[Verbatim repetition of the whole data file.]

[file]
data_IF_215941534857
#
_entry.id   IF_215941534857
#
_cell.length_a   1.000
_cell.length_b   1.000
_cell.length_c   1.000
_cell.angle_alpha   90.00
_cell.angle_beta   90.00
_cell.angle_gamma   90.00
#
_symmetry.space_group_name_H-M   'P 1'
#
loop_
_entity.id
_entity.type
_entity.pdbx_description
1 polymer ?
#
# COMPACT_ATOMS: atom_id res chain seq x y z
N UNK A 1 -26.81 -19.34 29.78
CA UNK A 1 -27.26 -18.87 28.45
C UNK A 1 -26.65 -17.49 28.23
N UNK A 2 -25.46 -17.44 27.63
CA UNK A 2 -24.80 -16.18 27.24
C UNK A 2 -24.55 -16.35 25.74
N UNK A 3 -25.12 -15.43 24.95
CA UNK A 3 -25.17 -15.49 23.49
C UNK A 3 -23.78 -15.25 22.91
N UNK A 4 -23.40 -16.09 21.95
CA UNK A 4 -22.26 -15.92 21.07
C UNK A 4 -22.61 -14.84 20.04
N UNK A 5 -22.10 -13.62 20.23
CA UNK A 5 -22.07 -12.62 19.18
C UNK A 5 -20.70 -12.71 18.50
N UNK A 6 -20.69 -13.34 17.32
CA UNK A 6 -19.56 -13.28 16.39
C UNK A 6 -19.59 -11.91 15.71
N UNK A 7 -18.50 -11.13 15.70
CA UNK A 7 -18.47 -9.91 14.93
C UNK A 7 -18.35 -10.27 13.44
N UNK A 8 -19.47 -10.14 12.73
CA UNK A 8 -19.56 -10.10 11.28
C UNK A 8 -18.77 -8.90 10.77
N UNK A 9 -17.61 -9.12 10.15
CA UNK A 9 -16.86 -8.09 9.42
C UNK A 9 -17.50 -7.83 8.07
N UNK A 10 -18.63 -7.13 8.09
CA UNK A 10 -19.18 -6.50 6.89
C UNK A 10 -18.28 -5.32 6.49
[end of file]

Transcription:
data_IF_215941534857
#
_entry.id   IF_215941534857
#
_cell.length_a   1.000
_cell.length_b   1.000
_cell.length_c   1.000
_cell.angle_alpha   90.00
_cell.angle_beta   90.00
_cell.angle_gamma   90.00
#
_symmetry.space_group_name_H-M   'P 1'
#
loop_
_entity.id
_entity.type
_entity.pdbx_description
1 polymer ?
#
# COMPACT_ATOMS: atom_id res chain seq x y z
N UNK A 1 -26.81 -19.34 29.78
CA UNK A 1 -27.26 -18.87 28.45
C UNK A 1 -26.65 -17.49 28.23
N UNK A 2 -25.46 -17.44 27.63
CA UNK A 2 -24.80 -16.18 27.24
C UNK A 2 -24.55 -16.35 25.74
N UNK A 3 -25.12 -15.43 24.95
CA UNK A 3 -25.17 -15.49 23.49
C UNK A 3 -23.78 -15.25 22.91
N UNK A 4 -23.40 -16.09 21.95
CA UNK A 4 -22.26 -15.92 21.07
C UNK A 4 -22.61 -14.84 20.04
N UNK A 5 -22.10 -13.62 20.23
CA UNK A 5 -22.07 -12.62 19.18
C UNK A 5 -20.70 -12.71 18.50
N UNK A 6 -20.69 -13.34 17.32
CA UNK A 6 -19.56 -13.28 16.39
C UNK A 6 -19.59 -11.91 15.71
N UNK A 7 -18.50 -11.13 15.70
CA UNK A 7 -18.47 -9.91 14.93
C UNK A 7 -18.35 -10.27 13.44
N UNK A 8 -19.47 -10.14 12.73
CA UNK A 8 -19.56 -10.10 11.28
C UNK A 8 -18.77 -8.90 10.77
N UNK A 9 -17.61 -9.12 10.15
CA UNK A 9 -16.86 -8.09 9.42
C UNK A 9 -17.50 -7.83 8.07
N UNK A 10 -18.63 -7.13 8.09
CA UNK A 10 -19.18 -6.50 6.89
C UNK A 10 -18.28 -5.32 6.49